Voters Leaning Toward Legalizing Marijuana

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  Voters Leaning Toward Legalizing Marijuana

Posted by CN Staff on September 26, 2010 at 06:15:25 PT
By Peter Hecht, Sacramento Bee 
Source: Sacramento Bee  

Sacramento, CA -- California voters are leaning toward making the Golden State the first state in the nation to legalize marijuana for recreational use. In a new Field Poll of likely voters for the Nov. 2 election, the Proposition 19 marijuana initiative leads by a 49 percent to 42 percent margin.The measure holds heavy majorities among voters who are younger than 40 and those who live in the populous San Francisco Bay Area and Los Angeles. The measure, largely favored by Democrats, trails decidedly among Republicans and is losing by a nearly 2-1 margin in the Central Valley.
The Sept. 14-21 Field Poll of 599 likely voters has a margin of error of plus or minus 4.1 percentage points.However, the new poll shows an increase in support for Proposition 19 since a Field Poll in July had the measure losing, 48 percent to 44 percent.Matthew Hostler, 30, a Sacramento project manager for an online video games company, is solidly in the Yes on 19 camp.Hostler thinks it was mistake for the United States to make marijuana illegal in the first place. Now, he says, "What better way than to have California make the change."But other voters are less sure about the initiative, which would expand legal marijuana use in California beyond the medical use approved under Proposition 215 in 1996. Snipped   Complete Article: Sacramento Bee (CA)Author: Peter Hecht, Sacramento BeePublished: September 26, 2010Copyright: 2010 The Sacramento BeeContact: opinion sacbee.comWebsite: -- Cannabis Archives

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Comment #11 posted by FoM on September 28, 2010 at 10:01:45 PT
I would never vote for him. It's easy to say you are for marijuana when you don't stand a chance at getting elected. I fear the Conservatives because of how moralistic they are.
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Comment #10 posted by JoeCitizen on September 28, 2010 at 09:09:46 PT

GCW - Don't be a one issue voter
GCWI have to protest the call to vote for Tancredo. Sure, he says the right thing about the one issue we all care about in common here, cannabis. But he is a raging xenophobe who hates immigrants and brown people.We should not forget that cannabis is illegal in America today because of racists like Harry Anslinger (1st head of the Federal Bureau of Narcotics, predecessor to today's DEA). Anslinger used to refer to Mexicans as "Ginger-colored niggers." He and William Randolph Hearst whipped up fear of Mexicans and blacks in order to get cannabis made illegal in the 30s.Tancredo and Anslinger would disagree about cannabis, but would otherwise be bestest buddies in hating on brown people.One of the foundations of Cannabis Prohibition is racism. We need to shatter that base with our knowledge, tolerance and understanding. They want to divide us, make us hate each other so they can control us. We must remain united, in our minds and in our hearts.Don't vote for hatred, ever. Even if you think you're getting something out of the the deal, just don't do it.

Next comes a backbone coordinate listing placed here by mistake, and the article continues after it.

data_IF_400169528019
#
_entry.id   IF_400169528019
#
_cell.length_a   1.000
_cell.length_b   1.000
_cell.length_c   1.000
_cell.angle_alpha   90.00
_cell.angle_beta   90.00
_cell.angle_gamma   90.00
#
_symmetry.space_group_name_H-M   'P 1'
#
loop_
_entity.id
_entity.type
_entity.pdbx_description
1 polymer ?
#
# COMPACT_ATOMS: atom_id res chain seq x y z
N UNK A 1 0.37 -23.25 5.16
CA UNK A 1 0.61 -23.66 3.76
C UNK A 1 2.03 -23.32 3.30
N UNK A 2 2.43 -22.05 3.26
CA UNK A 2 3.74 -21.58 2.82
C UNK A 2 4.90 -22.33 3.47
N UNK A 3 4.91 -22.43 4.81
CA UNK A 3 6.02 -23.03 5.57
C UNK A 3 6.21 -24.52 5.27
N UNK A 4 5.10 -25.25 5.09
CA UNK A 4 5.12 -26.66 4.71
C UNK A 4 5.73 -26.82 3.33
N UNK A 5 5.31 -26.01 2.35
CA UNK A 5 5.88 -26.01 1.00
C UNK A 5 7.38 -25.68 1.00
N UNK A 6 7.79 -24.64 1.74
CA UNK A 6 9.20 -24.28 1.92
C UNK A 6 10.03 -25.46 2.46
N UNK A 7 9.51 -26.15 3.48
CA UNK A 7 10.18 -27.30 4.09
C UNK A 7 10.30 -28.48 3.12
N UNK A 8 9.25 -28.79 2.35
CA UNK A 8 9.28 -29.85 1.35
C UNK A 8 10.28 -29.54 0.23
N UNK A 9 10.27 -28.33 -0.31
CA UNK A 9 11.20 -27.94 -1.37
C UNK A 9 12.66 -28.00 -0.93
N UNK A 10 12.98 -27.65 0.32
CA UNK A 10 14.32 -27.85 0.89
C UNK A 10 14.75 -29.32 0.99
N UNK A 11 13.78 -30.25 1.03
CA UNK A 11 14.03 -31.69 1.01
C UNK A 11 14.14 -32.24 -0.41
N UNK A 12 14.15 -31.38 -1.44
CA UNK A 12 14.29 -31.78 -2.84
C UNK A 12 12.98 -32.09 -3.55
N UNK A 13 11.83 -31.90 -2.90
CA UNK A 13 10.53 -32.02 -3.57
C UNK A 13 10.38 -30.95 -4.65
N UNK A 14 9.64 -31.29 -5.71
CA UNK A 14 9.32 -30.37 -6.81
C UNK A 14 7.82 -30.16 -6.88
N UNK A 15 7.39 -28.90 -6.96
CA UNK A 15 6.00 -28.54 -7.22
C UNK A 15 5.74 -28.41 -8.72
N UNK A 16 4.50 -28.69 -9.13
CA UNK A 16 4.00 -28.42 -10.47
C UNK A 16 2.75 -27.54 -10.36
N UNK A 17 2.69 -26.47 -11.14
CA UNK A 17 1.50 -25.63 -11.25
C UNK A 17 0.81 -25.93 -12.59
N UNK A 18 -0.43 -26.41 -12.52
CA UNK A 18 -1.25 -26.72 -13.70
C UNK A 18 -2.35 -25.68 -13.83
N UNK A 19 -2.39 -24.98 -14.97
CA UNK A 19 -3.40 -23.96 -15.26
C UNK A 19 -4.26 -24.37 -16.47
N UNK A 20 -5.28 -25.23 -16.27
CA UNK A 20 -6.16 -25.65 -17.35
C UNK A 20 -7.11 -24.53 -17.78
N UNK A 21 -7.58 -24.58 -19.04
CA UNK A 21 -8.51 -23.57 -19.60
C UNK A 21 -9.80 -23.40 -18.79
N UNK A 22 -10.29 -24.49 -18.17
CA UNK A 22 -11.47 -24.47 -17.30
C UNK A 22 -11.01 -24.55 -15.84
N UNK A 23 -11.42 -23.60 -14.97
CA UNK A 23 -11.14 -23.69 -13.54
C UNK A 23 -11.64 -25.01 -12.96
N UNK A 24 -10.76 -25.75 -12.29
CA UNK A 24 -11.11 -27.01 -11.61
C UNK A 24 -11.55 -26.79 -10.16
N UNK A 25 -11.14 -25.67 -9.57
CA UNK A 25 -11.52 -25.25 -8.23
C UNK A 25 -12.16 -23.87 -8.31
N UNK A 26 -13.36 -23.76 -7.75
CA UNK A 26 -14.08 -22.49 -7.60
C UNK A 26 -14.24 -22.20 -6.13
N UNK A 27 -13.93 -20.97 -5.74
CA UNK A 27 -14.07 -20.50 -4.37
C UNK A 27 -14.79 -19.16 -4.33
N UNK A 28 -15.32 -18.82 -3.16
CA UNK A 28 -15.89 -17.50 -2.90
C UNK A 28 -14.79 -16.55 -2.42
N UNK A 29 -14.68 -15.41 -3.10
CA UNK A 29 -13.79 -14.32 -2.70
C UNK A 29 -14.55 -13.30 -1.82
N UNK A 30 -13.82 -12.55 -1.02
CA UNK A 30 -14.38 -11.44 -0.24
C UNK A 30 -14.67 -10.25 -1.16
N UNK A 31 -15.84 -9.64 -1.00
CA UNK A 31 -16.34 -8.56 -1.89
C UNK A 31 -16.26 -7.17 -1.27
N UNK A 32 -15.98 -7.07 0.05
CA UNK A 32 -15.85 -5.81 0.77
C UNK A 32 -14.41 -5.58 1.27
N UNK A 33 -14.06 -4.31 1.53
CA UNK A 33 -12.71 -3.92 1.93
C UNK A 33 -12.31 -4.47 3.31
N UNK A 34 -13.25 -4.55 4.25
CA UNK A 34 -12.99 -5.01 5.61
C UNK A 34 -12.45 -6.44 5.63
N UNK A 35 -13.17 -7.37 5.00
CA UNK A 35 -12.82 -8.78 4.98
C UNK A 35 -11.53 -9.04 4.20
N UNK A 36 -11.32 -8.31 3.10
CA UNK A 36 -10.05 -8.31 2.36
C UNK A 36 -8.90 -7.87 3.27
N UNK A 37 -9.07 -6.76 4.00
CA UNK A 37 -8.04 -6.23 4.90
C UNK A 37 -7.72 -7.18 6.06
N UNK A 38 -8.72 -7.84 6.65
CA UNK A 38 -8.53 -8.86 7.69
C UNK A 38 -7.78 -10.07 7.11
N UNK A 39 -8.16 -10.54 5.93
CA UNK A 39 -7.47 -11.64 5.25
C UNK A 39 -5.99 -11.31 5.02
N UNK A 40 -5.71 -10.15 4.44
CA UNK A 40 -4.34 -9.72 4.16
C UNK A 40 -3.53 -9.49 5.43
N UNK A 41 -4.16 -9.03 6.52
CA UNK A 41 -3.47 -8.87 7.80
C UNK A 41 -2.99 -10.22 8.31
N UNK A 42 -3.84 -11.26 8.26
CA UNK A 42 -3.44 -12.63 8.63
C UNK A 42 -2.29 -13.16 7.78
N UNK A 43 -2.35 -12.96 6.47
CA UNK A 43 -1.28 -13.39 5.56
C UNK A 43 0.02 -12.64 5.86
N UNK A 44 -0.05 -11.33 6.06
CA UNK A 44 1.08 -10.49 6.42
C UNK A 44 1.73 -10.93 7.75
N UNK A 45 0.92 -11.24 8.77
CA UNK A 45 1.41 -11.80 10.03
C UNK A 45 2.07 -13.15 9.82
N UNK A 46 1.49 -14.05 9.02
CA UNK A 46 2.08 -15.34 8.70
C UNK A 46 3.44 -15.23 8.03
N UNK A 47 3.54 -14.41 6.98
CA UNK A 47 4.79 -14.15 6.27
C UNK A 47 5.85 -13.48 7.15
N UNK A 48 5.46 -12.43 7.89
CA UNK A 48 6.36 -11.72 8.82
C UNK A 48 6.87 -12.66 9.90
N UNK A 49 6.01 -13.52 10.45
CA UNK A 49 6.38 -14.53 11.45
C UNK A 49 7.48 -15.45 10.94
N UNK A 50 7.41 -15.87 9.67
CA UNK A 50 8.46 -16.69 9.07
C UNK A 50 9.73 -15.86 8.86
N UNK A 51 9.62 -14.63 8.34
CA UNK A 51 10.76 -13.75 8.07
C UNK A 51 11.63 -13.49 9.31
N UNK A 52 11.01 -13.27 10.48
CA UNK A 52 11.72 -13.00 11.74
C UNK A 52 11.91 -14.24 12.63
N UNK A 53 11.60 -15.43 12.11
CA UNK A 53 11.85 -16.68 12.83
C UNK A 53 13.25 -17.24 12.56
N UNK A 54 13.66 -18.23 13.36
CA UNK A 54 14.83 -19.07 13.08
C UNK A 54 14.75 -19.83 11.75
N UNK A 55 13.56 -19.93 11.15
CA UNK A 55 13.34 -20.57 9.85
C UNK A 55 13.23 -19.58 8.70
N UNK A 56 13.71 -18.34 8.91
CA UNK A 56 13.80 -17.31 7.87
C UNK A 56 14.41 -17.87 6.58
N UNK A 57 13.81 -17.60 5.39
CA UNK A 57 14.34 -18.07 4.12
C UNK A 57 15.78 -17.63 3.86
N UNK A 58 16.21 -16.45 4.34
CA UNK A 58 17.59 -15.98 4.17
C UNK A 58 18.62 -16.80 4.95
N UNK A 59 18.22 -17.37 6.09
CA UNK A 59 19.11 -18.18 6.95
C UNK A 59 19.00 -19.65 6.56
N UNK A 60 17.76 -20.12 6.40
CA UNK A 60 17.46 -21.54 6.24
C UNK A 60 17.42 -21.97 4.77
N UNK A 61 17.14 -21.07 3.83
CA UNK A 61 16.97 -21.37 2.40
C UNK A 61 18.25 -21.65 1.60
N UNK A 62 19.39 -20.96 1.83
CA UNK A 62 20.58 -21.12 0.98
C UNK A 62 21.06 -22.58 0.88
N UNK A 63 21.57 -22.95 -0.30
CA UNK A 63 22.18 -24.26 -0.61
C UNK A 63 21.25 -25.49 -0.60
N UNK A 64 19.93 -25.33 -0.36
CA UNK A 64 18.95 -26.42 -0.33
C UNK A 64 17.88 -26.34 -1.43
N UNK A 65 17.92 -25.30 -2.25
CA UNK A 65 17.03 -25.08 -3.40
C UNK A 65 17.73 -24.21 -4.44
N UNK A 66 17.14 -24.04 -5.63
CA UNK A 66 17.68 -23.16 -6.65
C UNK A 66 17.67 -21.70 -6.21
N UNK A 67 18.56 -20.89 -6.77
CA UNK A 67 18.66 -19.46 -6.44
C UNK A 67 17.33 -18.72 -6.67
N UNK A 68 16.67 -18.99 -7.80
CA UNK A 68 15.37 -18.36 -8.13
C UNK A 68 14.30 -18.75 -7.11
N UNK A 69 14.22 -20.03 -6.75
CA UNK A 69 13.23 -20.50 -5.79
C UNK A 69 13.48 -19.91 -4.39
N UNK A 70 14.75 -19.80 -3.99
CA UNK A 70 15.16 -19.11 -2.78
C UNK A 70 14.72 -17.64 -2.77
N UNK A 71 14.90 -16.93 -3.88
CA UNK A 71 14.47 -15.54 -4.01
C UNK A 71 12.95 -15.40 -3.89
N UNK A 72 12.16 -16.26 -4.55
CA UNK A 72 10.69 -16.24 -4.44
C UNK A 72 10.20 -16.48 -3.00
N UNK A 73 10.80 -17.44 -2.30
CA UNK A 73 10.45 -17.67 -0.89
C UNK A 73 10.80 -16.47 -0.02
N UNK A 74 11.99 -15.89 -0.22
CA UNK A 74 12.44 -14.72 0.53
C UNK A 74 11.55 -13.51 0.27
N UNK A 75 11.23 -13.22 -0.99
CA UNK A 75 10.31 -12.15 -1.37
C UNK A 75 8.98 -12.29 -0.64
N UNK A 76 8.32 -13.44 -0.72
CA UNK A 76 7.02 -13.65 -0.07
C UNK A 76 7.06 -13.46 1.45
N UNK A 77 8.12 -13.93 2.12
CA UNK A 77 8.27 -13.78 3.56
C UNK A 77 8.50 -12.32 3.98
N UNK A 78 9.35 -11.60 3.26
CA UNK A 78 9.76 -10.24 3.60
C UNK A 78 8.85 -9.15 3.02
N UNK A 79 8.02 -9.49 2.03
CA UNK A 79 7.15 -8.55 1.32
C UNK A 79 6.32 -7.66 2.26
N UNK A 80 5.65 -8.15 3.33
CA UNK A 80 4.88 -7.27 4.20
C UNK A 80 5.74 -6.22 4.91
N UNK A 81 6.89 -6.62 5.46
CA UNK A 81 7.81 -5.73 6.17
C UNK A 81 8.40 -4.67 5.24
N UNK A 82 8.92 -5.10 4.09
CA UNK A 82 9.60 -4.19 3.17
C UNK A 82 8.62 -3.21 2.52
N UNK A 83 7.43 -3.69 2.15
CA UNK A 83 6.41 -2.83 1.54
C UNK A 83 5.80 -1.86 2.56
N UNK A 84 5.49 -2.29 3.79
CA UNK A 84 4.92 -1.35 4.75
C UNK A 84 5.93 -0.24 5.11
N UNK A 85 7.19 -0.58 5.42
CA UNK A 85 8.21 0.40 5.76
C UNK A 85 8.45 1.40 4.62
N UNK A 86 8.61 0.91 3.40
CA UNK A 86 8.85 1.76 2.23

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Comment #9 posted by FoM on September 27, 2010 at 08:41:54 PT

I agree. We need to get as much done while Democrats are in power because once conservatives are back in power everything will go backwards again. The moral majority or christian fundamentalists whatever they are called really do pull strings when conservative republicans are in power.
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Comment #8 posted by dongenero on September 27, 2010 at 08:20:46 PT

but not freedom loving conservatives?
 "The measure, largely favored by Democrats, trails decidedly among Republicans and is losing by a nearly 2-1 margin in the Central Valley."Makes one wonder what all the "Constitutional liberty" and "government intrusion" rhetoric from the conservative right is really about. If you're crowing about "freedom" and overbearing government and you're not behind this bill, I suggest that your liberty cries are dishonest and disingenuous.Just wait until conservatives regain power and ramp up the culture wars again. Then we'll see how they really view government and "freedom".

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Comment #7 posted by Sinsemilla Jones on September 26, 2010 at 23:52:30 PT

Ah, The Bee was eating LA Times honey -
Snuff Out Pot Measure - LA TimesJust say no to legalizing pot - Modesto BeeCalifornians cannot legalize marijuana....under federal law marijuana will remain a Schedule I drug - LTCalifornia would be in direct conflict with federal law - MBWhether marijuana should be legal is a valid subject for discussion....But Proposition 19 is so poorly thought out, badly crafted and replete with loopholes and contradictions... - LTRegardless of where you are on the issue of marijuana in general, Proposition 19 is poorly drafted and deeply flawed, filled with loopholes and ambiguities... - MBEmployers would no longer have the right to screen for marijuana use or discipline a worker for being high...a drug-free environment is crucial at too many workplaces to name — schools, hospitals, emergency response and public safety agencies, among others. - LTProposition 19 would saddle businesses with even more legal murkiness in trying to keep marijuana- impaired employees out of the workplace, especially from behind the wheel of school buses or other jobs that could affect public safety. - MB...the proposition is in fact an invitation to chaos. It would permit each of California's 478 cities and 58 counties to create local regulations regarding the cultivation, possession and distribution of marijuana. - LT..the measure grants too much leeway to local governments...A mishmash of rules would inevitably result...pot laws must be uniform across the state... - MB